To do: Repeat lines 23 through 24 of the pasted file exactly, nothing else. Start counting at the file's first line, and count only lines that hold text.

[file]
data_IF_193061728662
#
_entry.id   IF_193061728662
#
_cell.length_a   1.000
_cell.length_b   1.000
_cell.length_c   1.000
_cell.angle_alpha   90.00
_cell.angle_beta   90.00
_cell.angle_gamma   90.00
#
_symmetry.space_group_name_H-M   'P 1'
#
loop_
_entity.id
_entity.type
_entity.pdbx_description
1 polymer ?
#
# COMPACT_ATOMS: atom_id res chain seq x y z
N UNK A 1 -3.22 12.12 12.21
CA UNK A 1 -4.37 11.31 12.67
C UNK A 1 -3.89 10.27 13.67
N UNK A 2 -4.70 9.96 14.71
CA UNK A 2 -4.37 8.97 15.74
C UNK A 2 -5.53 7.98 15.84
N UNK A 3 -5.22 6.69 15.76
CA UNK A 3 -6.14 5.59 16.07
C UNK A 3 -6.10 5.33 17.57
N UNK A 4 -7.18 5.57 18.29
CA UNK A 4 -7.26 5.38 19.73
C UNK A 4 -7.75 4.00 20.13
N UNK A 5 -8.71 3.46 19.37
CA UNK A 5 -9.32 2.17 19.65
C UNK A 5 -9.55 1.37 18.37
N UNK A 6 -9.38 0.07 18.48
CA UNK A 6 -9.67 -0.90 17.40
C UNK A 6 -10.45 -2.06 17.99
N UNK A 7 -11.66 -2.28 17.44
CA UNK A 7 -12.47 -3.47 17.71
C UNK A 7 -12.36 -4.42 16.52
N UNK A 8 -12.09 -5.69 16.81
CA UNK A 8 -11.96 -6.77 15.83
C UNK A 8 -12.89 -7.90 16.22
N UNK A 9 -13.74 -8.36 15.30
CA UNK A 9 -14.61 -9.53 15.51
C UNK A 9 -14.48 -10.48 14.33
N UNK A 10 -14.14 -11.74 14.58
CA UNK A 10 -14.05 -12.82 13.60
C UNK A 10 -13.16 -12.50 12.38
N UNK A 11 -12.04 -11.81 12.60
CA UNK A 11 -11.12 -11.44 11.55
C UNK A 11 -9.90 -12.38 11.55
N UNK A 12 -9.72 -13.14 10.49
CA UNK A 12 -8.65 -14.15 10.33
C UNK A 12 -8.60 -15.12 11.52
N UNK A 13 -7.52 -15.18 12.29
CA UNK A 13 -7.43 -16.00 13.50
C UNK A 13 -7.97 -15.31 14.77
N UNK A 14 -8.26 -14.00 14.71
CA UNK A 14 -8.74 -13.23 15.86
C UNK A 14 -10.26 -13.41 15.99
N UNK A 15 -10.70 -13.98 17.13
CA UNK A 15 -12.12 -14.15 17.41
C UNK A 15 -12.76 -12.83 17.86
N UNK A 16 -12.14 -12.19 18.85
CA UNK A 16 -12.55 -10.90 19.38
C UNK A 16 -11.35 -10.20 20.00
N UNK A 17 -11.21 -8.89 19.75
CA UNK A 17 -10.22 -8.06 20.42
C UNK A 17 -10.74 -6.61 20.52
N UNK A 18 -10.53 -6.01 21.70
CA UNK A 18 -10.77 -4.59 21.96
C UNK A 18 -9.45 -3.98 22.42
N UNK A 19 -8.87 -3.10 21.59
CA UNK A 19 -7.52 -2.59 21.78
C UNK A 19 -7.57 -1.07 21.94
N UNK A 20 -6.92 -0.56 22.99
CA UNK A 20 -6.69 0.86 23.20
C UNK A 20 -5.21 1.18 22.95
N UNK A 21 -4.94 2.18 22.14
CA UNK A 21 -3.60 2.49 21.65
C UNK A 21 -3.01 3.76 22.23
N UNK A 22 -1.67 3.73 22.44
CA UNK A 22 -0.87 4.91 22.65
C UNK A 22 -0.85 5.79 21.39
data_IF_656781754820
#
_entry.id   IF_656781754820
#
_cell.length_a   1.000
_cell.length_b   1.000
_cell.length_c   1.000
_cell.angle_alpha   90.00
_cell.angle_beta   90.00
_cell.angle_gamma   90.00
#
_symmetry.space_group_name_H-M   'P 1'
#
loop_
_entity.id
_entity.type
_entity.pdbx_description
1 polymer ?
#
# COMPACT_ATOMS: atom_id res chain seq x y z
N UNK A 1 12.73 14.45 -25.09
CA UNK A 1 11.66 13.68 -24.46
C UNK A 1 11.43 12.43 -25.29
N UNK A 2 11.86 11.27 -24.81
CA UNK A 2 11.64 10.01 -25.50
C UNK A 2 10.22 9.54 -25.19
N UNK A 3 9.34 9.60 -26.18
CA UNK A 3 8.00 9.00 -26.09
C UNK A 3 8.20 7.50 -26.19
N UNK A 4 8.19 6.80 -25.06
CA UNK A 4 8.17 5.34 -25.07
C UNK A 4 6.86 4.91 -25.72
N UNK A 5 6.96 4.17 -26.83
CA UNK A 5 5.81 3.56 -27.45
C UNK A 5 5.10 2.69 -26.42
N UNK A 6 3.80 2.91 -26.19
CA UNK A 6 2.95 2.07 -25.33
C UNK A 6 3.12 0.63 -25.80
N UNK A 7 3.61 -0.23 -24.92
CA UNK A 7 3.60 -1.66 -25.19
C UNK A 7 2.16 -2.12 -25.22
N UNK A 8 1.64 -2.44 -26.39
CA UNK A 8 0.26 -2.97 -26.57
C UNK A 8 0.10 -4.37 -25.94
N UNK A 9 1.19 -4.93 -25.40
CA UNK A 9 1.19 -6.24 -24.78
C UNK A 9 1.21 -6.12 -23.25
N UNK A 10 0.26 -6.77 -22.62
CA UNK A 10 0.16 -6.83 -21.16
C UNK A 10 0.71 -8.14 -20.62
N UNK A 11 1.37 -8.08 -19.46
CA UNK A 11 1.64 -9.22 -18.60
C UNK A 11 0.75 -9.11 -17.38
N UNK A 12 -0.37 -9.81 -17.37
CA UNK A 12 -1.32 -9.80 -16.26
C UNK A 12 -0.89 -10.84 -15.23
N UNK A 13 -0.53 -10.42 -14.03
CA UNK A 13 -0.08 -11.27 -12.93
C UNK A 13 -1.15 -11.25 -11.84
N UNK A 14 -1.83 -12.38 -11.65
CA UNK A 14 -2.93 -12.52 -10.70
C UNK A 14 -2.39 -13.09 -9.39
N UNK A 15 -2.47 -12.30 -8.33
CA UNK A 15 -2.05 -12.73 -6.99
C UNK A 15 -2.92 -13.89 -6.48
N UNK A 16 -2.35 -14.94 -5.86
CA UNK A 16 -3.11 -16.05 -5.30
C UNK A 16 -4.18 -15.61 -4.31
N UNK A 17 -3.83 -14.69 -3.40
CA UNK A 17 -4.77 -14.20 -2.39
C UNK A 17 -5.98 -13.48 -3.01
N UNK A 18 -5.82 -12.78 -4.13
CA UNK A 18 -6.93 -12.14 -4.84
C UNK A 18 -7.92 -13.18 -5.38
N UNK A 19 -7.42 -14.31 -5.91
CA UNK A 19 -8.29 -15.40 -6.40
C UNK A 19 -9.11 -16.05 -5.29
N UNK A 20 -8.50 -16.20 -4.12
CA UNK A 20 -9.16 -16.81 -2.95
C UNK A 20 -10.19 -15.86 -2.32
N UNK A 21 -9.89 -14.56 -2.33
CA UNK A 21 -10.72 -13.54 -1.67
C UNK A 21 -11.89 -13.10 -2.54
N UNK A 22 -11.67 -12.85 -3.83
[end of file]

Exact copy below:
C UNK A 1 -3.89 10.27 13.67
N UNK A 2 -4.70 9.96 14.71